The U.S. committed to join EITI in 2011 with the goal of ensuring that taxpayers are receiving every dollar due for extraction of natural resources. The United States had been working towards complying with the standard since 2012. The U.S. formally became an EITI candidate in 2014 when the EITI International Board approved USEITI’s candidacy application.
The website of the U.S. EITI is still available, but it appears no new information has been added to it since the inauguration. Its 2016 report is still available online. The only tweet from @useiti_doi since the inauguration has been one welcoming the new Department of the Interior Secretary.
Ever wonder about the federal government’s checkbook? Well now you can take a peak inside for each day using Treasury.io. “Every day at 4pm, the United States Treasury publishes data tables summarizing the cash spending, deposits, and borrowing of the federal government.” Those data tables “catalog all the money taken in that day from taxes, the programs, and how much debt the government took out.”
One hitch: The Treasury’s data tables are (subjectively) ugly and (objectively) spreadsheet-unfriendly. So Treasury.io — an open-source civic project complete with a github repository! — continuously converts the files into good ol’ tabular data. You can download individual tables as CSVs, get the whole dataset as a big SQLite database, or query the API. There’s also a data dictionary and a Twitter bot.
HT to Jeremy Singer-Vine and his amazing Data Is Plural weekly newsletter of useful/curious datasets. If you haven’t subscribed, then you ought to go over there right now and do so post haste!
Every day at 4pm, the United States Treasury publishes data tables summarizing the cash spending, deposits, and borrowing of the Federal government. These files catalog all the money taken in that day from taxes, the programs, and how much debt the government took out to make it happen. It comes from a section of the U.S. Treasury called the Bureau of the Fiscal Service.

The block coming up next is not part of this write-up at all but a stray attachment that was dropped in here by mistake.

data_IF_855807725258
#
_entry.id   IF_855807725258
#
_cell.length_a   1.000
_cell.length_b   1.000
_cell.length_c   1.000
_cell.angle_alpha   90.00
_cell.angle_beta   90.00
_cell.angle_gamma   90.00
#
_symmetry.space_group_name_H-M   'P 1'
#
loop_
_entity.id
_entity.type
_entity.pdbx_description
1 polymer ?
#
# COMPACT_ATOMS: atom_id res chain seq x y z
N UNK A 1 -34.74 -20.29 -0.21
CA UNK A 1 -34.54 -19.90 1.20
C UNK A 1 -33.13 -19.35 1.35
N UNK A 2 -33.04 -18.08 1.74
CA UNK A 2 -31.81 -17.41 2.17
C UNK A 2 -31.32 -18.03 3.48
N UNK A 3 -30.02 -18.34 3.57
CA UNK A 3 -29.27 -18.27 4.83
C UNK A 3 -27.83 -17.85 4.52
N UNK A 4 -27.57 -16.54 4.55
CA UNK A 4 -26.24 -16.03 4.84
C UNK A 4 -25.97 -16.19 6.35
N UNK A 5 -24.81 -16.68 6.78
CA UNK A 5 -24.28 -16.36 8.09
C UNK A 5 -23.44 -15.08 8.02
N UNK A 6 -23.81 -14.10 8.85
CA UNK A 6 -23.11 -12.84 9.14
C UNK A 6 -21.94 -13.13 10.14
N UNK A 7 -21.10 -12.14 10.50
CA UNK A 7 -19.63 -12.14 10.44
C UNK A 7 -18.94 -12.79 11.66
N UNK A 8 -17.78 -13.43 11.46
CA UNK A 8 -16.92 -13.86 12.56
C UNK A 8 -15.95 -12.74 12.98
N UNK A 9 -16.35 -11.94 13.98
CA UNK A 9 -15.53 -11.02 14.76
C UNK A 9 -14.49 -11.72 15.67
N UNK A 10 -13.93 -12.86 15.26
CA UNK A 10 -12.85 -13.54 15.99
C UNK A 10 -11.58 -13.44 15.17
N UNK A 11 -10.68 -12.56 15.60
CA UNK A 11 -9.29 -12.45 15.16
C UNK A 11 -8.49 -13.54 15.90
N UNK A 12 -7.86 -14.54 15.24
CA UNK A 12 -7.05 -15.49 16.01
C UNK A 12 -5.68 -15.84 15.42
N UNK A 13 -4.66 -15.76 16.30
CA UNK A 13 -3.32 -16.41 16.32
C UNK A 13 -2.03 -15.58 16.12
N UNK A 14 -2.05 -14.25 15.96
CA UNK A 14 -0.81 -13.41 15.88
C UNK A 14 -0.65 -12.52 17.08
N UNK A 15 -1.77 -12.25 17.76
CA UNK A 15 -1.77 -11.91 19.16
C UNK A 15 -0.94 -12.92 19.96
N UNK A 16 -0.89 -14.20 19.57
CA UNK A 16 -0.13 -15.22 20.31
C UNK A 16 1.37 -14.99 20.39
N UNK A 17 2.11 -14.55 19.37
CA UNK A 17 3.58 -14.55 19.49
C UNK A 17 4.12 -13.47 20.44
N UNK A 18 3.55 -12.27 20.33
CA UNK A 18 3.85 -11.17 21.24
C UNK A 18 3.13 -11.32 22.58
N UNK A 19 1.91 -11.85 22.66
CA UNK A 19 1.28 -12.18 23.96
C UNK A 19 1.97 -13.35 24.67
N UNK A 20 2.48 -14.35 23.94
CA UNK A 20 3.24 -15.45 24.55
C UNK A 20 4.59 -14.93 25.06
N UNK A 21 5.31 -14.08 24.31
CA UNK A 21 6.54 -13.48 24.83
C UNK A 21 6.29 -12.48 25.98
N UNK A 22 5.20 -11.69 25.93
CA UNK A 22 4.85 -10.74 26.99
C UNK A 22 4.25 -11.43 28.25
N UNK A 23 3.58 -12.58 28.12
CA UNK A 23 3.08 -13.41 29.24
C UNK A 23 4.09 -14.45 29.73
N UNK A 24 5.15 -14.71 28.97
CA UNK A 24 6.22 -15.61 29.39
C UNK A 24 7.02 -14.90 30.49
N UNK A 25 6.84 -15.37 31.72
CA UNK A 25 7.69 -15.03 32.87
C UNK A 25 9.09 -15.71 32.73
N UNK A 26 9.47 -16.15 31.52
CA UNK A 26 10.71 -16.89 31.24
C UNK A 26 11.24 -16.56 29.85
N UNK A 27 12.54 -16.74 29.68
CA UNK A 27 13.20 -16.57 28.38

At a time of record fiscal deficits and continual debates over spending, taxation, and the debt, this daily accounting of our government’s main checking account is an essential data point that the public should have ready access to.
I was so glad to see that the Association of Public Data users (APDU) just sent a letter in support of federal statistical agencies to the chairs and ranking members of the House and Senate Appropriations Committees. This letter has well over 700 signatories (including FGI!) from organizations including the National Association for Business Economists and the NAACP and individuals such as Katherine Wallman and Dean Baker. This is a critical time for federal statistics with funding for ALL federal programs seemingly on the chopping blocks. Keep the pressure on your representatives by calling and/or writing to them to save — and better fund! — federal statistical programs!
We are concerned that a lack of appreciation for the critical importance of our Federal statistical and data systems may worsen, and are worried that, after years of insufficient funding, these systems face deeper funding cuts and further marginalization. Our nation, economy, businesses and citizens rely on the nonpartisan, gold-standard data provided by several agencies, including the Bureau of Labor Statistics, the Census Bureau, the Bureau of Economic Analysis, National Center for Education Statistics, the National Center for Science and Engineering Statistics, the Energy Information Administration, the Bureau of Transportation Statistics, the Bureau of Justice Statistics, the Economic Research Service, the National Agricultural Statistics Service, the Internal Revenue Service Statistics of Income, the Social Security Administration Office of Research, Evaluation, and Statistics, and the National Center for Health Statistics.
These data resources benefit individual citizens who seek information to:
- guide their career and education choices,
- gain a clearer sense of wages and benefits on offer for different careers,
- choose a community in which to live.
Our Democracy relies on Federal data for:
- Apportionment — population count determines allocation of legislative seats by
- Redistricting — state legislatures use population counts and characteristics to determine
- Voting and civil rights — Congress and the Supreme Court explicitly rely on data to ensure compliance with voting and civil rights laws.
Federal data resources help the public sector to:
- evaluate programs
- support evidence-based decision-making,
- project tax collections and craft budgets,
- guide fiscal and monetary policy,
- target limited resources,
- design policy and programs, such as in housing, health, education and training, economic development, transportation, and criminal justice,
- index many benefits and tax brackets to inflation,
- work with local businesses when making investments.